Clone the git repository:
$ git clone https://gitlab.com/dalibo/pglift.git $ cd pglift
Then, create a Python3 virtualenv and install the project:
$ python3 -m venv .venv --upgrade-deps $ . .venv/bin/activate (.venv) $ pip install -e ".[dev]"
Though not required, tox can be used to run all checks (lint, tests, etc.) needed in development environment.
Linting, formatting, type-checking#
All these checks can be run with
tox -e lint or individually.
When creating new files in the source repository, take care to include the license and copyright information. This can be handled with the help of the reuse tool, e.g.:
$ reuse annotate \ --copyright="Dalibo" --year=2021 --license="GPL-3.0-or-later" \ <PATH>
For data files (even in tests), the
--force-dot-license might be also
passed to the latter command.
The test suite can be run either directly:
(.venv) $ pytest
$ tox [-e tests-doctest|tests-unit|tests-func|tests-expect]
The test suite is quite extensive and can take long to run. It is split into
functional tests and more unit ones (including doctests), the former
require a real PostgreSQL instance (which will be set up automatically) while
the latter do not. Each test suite gets a dedicated tox environment:
When working on a simple fix or change that would be covered by non-functional tests, one can run the following part of the test suite quickly:
(.venv) $ pytest src tests/unit
$ tox -e tests-doctest -e tests-unit
Some unit tests use local files (in
test/data) to compare actual results
with their expectation. Often, when there is a mismatch that is intentional
(e.g. if interface models changed), it’s handy to write back expected files:
for this, pass
--write-changes option to pytest invocation.
By default, functional tests will not use systemd as a service manager /
scheduler. In order to run tests with systemd, pass the
to pytest command.
Still in functional tests, the PostgreSQL environment would be guessed by
inspecting the system to look for PostgreSQL binaries for the most recent
version available. If multiple versions of PostgreSQL are available, a
specific version can be selected by passing
pytest command. Likewise, the
--pg-auth option can be used to
run tests with specified authentication method.
“Expect” tests (in
t directory) should be run with Prysk, not pytest.
If your system uses a specific locale and your tests are failing because of assertion issues with translated messages, you can run the tests with LANG=C.
Tests automatically run in the regular CI don’t use the systemd because of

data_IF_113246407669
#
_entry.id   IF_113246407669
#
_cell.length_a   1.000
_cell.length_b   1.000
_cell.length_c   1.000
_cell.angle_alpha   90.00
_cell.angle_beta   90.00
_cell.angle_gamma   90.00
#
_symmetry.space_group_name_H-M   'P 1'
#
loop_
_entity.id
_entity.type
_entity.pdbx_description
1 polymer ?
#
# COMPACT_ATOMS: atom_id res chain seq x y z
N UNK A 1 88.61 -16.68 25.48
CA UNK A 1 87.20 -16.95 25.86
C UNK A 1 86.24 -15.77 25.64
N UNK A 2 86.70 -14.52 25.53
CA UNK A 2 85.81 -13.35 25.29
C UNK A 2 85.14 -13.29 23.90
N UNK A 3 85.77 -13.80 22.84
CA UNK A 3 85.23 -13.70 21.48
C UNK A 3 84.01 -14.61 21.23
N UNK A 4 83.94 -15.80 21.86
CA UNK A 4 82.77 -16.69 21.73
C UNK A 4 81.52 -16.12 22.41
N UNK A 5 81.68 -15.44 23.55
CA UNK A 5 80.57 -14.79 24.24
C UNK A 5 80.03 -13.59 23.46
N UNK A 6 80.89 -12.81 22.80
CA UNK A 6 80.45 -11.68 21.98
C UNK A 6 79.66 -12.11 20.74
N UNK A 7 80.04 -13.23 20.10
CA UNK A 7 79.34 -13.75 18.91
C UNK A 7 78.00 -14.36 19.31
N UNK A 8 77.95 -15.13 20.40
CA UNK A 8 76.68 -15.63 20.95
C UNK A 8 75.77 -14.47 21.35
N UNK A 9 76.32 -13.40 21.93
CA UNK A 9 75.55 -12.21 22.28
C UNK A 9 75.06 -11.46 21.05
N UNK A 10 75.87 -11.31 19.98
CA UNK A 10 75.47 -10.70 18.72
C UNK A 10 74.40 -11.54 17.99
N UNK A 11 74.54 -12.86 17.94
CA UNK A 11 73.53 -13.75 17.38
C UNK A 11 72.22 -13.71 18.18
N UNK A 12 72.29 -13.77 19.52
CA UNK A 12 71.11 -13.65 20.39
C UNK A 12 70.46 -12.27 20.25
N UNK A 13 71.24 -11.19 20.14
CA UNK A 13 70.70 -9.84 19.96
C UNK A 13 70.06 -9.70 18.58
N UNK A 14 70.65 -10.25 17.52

technical limitations. However developers (with appropriate permissions)
can launch CI jobs using the sourcehut builds service. Job manifests
available in the
.builds directory will be run any time commits are
pushed to the
Some checks (linting, typing, syntax checking, …) can be done for you before git commits.
You just need to install the pre-commit hooks:
(.venv) $ pre-commit install
Working on documentation#
To build the documentation in HTML format, run:
(.venv) $ make -C docs html
docs/_build/html/index.html to browse the result.
Alternatively, keep the following command running:
(.venv) $ make -C docs serve
to get the documentation rebuilt and along with a live-reloaded Web browser.
Make sure that lint, typing checks pass as well as at least unit tests.
If needed, create a news fragment using
towncrier create <id>.<type>.rst [--edit]where
<id>is a short description of changes and
<type>describes the type of changes, within:
When committing changes with git, write one commit per logical change and try to follow pre-existing style and write a meaningful commit message (see https://commit.style/ for a quick guide).
Prior to releasing, first, Ansible doc fragments should be copied to the Ansible collection. Assuming a checkout of the Ansible collection is available in parent directory, this is done through:
$ cp tests/data/ansible-doc-fragments/*.json ../pglift-ansible/plugins/doc_fragments/
and then committing the result.
Second, the dependencies for building pglift’s binary with PyOxidizer need to be pinned and compiled. This is done by:
tox -e pin,
pyoxidizer/requirements.txtchanged, committing the result and creating a merge request in which the
buildbinjob would run (along with, possibly,
then proceeding with next steps after merge.
Assuming we’re releasing version 1.2.3, the following steps should be followed:
Build the changelog
$ towncrier build --version=1.2.3 $ git commit -m "Prepare version 1.2.3"
Create an annotated git tag following the
$ git tag v1.2.3 -a [-s] -m 'pglift v1.2.3' --edit
then edit the tag message to include a changelog since latest release (as built in the previous step).
Push the tag to the main (upstream) repository:
$ git push --follow-tags
Finally, the CI will build and upload the Python package to PyPI.